Personal growth and the need for flexibility April 15, 2014Posted by The Author in Concept of personal development, Tao Te Ching.
Tags: emotional flexibility, life purpose, personal development, personal growth, philosophy, positive thinking, Stephen Mitchell, Tao Te Ching
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People seriously working on a program of personal growth realize that having the intellectual and emotional capacity to be flexible is a key requirement for success.
Without having the ability to be flexible, or the willingness to accept or at least consider new ideas, progress in self-improvement will be small or non-existent.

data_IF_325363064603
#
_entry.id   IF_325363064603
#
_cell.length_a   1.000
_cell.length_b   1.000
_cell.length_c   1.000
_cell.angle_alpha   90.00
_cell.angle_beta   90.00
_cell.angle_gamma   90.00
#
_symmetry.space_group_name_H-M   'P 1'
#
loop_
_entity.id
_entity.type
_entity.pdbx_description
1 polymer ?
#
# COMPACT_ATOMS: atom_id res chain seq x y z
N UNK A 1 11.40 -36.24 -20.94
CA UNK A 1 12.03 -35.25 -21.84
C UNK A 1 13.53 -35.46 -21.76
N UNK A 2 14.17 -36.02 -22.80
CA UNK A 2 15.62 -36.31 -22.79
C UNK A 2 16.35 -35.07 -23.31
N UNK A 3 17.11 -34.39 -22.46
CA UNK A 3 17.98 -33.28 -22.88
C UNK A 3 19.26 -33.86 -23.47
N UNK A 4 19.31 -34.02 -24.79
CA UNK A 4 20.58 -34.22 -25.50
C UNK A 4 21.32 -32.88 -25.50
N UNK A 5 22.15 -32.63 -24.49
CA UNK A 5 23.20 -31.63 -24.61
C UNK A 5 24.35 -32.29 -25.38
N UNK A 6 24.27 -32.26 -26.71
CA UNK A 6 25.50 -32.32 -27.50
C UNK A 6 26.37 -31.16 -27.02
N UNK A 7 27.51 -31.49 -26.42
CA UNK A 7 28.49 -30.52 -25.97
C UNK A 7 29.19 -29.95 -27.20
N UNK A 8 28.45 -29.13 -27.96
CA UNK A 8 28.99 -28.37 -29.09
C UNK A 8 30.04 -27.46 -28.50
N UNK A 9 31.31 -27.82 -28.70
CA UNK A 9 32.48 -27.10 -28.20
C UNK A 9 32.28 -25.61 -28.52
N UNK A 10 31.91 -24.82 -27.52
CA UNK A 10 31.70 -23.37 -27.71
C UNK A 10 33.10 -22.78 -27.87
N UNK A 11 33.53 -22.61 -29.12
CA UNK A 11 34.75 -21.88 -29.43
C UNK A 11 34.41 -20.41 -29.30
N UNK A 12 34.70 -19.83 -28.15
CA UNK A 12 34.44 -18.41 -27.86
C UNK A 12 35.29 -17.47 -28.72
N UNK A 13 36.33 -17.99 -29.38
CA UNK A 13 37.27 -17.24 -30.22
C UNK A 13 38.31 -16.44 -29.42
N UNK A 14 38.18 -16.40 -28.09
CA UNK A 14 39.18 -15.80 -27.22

Intellectual and emotional flexibility also contains elements of the state of tranquility, or acceptance, a major ingredient in building peace of mind. And for many studying personal growth, acceptance, or tranquility is and end-goal.
The need for developing an attitude of flexibility is a common thread through wisdom-writing from the texts of the ancients to those of today.
Flexibility or the ability to bend is a quality present in living things – dead entities are not pliable.
The Tao Te Ching (1), for example, alludes to this. Section 76 discusses how dead things are usually stiff, brittle, hard, and dry, and goes on to say:
Thus whoever is stiff and inflexible
is a disciple of death.
Whoever is soft and yielding
is a disciple of life.
The hard and stiff will be broken,
The soft and supple will prevail.
(1) Tao Te Ching: A New English Version, as interpreted by Stephen Mitchell, HarperPerennial, A Division of HarperCollins Publishers, 1991, New York